Aerith is a great character, and her death in FFVII is a landmark moment in JRPG history. Would Square really go so far as to change that? Probably not. But anything could happen from here on out, and that’s not necessarily a good thing.

The optimistic take is that the whole thing is just a way to keep these small chunks of a greater story feeling more coherent, more rewarding. It’s possible that long-time lovers of Final Fantasy VII would feel like they’d missed out if Sephiroth wasn’t present for two of the games, especially with such a long wait inbetween them. By bringing him in earlier, there’s more of a payoff – less waiting around for something exciting to happen.

It’s also likely that quite a few people playing FFVII Remake have never touched the original, but have always wanted to. It’s a fantastic game, but definitely shows its age these days, especially compared to Square’s more recent titles. The battle system isn’t for everyone, and there’s a lot of unvoiced dialogue to wade through if you want to experience the story in full. For these players – who probably have a vague knowledge of Sephiroth – it’d be pretty confusing to play an entire thirty hour game without a single glimpse of the big bad guy.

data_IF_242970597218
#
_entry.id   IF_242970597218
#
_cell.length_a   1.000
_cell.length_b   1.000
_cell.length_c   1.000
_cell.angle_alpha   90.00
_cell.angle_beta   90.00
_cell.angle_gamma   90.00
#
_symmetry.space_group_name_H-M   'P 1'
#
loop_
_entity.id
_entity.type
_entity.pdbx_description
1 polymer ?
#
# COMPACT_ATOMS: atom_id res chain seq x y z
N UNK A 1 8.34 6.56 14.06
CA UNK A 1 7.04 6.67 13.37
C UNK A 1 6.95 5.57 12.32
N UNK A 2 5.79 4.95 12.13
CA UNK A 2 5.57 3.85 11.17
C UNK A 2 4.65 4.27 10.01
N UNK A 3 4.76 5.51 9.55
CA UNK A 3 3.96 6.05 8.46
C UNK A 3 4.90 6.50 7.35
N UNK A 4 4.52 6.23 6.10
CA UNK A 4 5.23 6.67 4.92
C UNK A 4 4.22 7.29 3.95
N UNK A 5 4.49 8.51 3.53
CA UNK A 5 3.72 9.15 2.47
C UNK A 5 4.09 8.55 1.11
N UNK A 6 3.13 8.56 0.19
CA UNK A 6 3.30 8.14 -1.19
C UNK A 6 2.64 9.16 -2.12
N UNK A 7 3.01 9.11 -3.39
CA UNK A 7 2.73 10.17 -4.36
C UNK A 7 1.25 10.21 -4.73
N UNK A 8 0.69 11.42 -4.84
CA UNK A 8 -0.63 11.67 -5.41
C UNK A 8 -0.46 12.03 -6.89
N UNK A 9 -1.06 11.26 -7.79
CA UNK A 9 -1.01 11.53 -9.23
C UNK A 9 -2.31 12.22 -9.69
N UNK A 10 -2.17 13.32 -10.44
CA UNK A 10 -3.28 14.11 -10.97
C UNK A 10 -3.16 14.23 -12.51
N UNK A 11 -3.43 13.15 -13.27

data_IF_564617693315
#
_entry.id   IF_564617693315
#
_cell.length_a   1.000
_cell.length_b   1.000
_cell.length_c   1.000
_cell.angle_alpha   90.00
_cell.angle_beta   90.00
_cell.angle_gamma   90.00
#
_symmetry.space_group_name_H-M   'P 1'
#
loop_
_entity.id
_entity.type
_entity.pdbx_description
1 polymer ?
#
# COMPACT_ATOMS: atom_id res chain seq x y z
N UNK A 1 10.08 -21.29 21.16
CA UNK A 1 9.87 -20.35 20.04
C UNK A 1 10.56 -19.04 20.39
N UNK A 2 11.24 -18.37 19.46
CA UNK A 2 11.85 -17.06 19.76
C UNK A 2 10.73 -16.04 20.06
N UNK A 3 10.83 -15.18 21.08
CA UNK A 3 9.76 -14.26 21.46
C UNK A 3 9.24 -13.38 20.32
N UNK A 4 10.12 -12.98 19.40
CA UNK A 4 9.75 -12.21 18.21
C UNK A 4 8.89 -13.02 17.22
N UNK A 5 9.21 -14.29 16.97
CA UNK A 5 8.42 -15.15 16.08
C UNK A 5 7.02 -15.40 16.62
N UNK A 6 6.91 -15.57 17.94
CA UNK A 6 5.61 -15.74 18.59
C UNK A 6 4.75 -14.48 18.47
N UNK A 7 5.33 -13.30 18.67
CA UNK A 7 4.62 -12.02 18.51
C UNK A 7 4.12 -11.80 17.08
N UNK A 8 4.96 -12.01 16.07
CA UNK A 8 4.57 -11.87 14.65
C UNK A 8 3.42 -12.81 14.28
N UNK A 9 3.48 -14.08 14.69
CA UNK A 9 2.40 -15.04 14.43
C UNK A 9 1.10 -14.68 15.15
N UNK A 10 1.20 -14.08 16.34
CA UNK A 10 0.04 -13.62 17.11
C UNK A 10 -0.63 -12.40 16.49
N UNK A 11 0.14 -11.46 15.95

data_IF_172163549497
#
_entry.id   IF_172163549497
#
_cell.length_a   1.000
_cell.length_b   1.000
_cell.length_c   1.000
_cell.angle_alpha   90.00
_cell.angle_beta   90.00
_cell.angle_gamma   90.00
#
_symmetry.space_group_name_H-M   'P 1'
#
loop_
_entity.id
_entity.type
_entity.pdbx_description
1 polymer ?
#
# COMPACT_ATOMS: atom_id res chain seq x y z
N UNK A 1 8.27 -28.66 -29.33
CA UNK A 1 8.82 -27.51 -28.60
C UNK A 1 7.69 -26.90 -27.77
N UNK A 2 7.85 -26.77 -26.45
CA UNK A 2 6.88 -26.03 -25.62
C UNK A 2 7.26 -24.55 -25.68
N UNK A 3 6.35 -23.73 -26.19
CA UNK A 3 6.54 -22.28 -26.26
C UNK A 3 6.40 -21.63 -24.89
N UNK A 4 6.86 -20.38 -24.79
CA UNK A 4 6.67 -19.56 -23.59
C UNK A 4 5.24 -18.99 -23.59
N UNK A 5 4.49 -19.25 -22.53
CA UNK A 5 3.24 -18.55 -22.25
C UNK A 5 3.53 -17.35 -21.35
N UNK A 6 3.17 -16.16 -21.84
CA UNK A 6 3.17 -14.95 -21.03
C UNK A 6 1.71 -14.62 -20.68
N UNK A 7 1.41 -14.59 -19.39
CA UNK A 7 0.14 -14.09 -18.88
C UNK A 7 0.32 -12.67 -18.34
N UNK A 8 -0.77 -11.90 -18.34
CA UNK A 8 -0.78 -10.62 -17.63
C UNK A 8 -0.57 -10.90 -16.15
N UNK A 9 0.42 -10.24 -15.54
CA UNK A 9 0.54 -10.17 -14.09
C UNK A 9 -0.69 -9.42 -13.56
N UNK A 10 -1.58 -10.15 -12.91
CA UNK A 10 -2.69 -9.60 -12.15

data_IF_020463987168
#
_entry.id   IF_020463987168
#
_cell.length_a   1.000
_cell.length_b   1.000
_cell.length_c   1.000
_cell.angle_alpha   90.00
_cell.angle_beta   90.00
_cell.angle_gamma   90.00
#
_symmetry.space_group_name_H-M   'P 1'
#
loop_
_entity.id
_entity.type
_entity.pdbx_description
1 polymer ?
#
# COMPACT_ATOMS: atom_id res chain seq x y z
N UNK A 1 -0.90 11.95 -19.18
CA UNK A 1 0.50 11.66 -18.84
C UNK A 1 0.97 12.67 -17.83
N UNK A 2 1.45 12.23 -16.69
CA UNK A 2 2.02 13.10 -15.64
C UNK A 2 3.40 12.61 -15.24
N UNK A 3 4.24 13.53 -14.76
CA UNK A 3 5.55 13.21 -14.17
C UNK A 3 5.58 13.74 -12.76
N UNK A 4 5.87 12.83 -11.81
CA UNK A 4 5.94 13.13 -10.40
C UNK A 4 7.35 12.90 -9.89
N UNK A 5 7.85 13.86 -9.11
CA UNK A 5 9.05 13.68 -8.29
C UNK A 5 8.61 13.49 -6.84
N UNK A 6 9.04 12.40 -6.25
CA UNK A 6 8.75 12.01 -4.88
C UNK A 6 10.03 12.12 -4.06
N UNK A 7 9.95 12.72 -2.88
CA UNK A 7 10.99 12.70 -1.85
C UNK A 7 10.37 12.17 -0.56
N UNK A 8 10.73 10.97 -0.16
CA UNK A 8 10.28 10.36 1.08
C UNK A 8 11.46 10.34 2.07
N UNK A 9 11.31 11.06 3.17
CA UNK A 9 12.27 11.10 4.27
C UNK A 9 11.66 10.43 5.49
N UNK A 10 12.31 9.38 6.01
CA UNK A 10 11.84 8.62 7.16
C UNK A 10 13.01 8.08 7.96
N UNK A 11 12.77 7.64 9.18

I would love to tell you that Yuffie was done really well in Remake’s INTERmission DLC, too. But Square keep forgetting to send us codes for stuff, so I don’t know.

By setting up the whole Reunion thing nice and early, the next instalment of FFVII Remake can move forward with purpose. Fans of the original get to see more of Cloud and Sephiroth’s bitter rivalry, new fans are kept interested in future instalments. That’s what we have to consider here – not everyone that plays Remake has played the original, and it would feel odd to just cut things straight off at the gang escaping Midgar.

We still don’t know much at all about the rest of this project. We don’t know how many instalments it’s going to come in, we don’t know when the second one will be out. If the developers hadn’t mixed things up a bit, this first episode might have felt particularly unsatisfying, especially after the five year wait from announcement to release.

Ah, Wedge. Or as I’ve come to call him, “Final Fantasy Jack Black.”

Regardless, FFVII Remake 2, whatever they end up calling it, will presumably mark another commercial hit for Square when it eventually launches. By October last year, FFVII Remake had topped five million units, and had become the company’s highest selling digital release. I just hope that they continue to do VII‘s remarkable world justice in the wake of a really strange ending.


Wanna read more features? Of course you do – click here. For more information on Final Fantasy VII Remake and Remake Intergrade, click here.